Unveiling Tiny House Toilet Options for Your Living Situation

Toilet options

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It is an exhausting challenge to choose the appropriate toilet for a compact residence. Compact, economical, and eco-friendly toilets are essential when there is a lack of room and resources. Thankfully, several creative solutions address the particular requirements of people living in tiny houses, such as composting toilets that allow for odorless and environmentally friendly composting and dry separation toilets that operate without water. In this post, you will learn the top toilet choices for micro homes.

What’s Important About a Tiny House Toilet?

Making Up Room

Because the toilets retain the waste in a separate tank, they might vary in size depending on the model. Additional options might be movable or customized to fit your tiny house bathroom. The size ought to be taken into account first.

Economic Efficiency

While some other models cost up to $3500, DIY composting toilets are constructed for less than $50. Selecting a toilet has an impact on your spending limit, so think carefully.

Ways to Drain or Empty

Ensure the person living in your house is accustomed to emptying the trash outside or carrying it to the compost pile. Select a conventional flushing toilet and arrange for plumbing and sewer connections if you do not have a willing partner.

The odor

Depending on the style they select, people are very concerned about the potential stench of their toilet. Do some research. If properly cared for, composting toilets should not smell bad. The stench of incinerating toilets is distinctive. It is up to you to decide how crucial something is to your standard of living.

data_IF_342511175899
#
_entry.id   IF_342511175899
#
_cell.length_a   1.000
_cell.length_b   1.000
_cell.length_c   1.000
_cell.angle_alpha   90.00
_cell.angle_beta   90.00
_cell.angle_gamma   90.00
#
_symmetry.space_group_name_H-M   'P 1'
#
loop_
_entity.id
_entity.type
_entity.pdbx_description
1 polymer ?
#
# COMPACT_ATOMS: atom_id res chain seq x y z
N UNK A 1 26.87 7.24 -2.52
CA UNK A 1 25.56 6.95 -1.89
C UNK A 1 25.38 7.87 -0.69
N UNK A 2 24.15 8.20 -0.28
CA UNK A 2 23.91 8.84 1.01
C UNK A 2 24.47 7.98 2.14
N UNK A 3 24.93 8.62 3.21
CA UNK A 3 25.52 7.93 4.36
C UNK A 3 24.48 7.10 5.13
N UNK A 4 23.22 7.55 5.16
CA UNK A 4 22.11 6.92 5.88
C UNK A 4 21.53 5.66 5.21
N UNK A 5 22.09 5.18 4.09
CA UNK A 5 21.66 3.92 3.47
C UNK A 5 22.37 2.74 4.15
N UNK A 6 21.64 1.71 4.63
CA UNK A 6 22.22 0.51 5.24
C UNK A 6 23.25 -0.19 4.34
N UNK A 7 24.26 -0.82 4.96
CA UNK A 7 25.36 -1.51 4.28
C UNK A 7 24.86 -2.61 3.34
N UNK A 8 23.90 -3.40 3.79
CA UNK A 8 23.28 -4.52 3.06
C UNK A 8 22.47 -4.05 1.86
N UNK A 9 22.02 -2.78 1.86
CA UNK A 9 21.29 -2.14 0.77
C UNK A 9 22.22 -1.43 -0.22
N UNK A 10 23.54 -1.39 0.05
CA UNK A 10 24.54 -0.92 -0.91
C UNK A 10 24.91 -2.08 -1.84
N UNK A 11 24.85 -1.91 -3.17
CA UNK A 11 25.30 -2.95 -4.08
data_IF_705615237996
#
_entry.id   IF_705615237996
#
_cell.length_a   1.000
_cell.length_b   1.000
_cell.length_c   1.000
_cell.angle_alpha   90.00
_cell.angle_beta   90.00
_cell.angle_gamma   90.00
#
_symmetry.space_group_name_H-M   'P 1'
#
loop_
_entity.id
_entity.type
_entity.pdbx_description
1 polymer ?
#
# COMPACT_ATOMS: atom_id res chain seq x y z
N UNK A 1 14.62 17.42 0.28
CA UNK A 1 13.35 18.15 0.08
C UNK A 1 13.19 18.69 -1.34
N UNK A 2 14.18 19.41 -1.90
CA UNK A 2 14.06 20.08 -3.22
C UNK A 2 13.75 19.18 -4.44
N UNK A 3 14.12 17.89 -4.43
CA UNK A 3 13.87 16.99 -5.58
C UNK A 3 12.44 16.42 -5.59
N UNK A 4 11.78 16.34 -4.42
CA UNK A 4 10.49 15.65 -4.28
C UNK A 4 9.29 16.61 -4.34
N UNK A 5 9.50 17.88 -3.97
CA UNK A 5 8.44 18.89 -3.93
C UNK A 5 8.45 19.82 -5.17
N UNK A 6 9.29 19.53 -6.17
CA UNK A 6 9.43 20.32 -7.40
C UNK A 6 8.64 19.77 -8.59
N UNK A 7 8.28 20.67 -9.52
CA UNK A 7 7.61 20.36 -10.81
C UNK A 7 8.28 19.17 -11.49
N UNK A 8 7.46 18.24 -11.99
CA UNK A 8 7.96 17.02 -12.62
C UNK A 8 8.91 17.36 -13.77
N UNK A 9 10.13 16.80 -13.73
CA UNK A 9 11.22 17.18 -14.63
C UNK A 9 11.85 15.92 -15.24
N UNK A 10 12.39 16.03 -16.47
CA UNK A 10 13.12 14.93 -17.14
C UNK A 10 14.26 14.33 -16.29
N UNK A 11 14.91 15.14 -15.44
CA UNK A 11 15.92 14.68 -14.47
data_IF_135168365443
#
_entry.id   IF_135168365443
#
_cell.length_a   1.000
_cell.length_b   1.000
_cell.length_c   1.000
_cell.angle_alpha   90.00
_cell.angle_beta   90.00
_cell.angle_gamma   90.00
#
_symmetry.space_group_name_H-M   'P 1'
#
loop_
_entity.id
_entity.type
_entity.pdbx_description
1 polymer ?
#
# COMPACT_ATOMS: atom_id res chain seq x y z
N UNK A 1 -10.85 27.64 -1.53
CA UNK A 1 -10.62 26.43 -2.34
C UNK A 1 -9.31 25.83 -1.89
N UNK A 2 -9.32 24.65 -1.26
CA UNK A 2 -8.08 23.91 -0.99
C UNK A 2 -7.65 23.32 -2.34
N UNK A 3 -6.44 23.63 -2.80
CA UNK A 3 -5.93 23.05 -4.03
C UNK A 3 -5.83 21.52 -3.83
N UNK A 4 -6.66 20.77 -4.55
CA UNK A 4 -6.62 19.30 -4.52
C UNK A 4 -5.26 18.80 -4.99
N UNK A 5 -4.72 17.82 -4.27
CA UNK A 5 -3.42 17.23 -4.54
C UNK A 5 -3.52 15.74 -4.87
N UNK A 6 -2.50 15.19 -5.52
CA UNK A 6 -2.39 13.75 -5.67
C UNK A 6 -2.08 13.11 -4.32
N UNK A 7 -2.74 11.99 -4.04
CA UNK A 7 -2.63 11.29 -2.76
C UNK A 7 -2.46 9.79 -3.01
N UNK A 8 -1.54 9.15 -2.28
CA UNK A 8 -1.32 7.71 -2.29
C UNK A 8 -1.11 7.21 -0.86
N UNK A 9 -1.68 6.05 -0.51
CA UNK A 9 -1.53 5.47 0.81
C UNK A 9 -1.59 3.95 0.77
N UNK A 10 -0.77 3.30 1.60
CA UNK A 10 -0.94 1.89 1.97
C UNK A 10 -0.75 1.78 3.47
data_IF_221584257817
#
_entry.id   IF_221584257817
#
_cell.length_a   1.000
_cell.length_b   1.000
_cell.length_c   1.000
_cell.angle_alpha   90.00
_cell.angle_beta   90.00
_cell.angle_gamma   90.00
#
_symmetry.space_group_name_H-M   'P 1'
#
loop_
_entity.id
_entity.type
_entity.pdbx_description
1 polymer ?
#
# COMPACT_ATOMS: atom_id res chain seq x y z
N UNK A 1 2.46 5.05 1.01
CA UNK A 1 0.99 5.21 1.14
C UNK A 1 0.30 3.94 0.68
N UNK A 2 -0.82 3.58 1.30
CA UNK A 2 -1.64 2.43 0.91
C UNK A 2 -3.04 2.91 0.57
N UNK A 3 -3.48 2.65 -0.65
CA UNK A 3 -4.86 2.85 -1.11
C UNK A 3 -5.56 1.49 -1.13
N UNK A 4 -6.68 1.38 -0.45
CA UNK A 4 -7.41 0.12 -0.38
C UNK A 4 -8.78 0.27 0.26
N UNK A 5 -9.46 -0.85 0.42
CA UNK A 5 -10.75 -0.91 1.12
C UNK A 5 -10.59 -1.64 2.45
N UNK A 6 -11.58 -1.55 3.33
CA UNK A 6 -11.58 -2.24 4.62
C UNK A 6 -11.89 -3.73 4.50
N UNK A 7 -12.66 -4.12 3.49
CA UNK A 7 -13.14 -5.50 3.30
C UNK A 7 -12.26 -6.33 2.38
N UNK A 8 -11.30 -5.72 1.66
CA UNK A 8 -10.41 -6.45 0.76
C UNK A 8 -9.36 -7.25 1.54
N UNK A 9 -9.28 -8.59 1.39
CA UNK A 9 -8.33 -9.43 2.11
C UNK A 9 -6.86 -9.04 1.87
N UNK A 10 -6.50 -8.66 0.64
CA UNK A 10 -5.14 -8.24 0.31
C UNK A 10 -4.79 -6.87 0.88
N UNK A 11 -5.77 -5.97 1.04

What Are the Tiny House Toilet Options?

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Of course, you can have a standard, flushing toilet in your tiny home if that is what you want.

All you have to do is connect your home to a sewage system, like any other. However, these are your options for a tiny home toilet if you do not plan a standard toilet because you wish to travel or live off the grid:

Traditional Flushing

The most conventional method of toileting, flush toilets, can still work well in tiny homes, even though they present a slight logistical challenge.

Many off-grid living scenarios and THOWs find them to be less than ideal. Of course, you can still use a regular toilet if you intend to live in a tiny house in a city.

In addition to needing a full water hookup, flush toilets also need to be linked to a septic tank or municipal sewer system. A toilet cannot be disconnected and then reconnected. Installing a septic system may be feasible if you are off the grid, but it is typically not economical.


  • It is a latrine.
  • You have always used one.


  • Complete and ongoing water hookups are necessary
  • Not applicable to any THOW
  • Won’t function with septic or sewer systems in freezing weather.

Composting Toilets

The most popular alternative toilet solution for tiny homes is a composting toilet.

Among the world’s earliest waste management techniques are composting toilets. All you are doing is allowing trash to be broken down by naturally occurring microorganisms under supervision.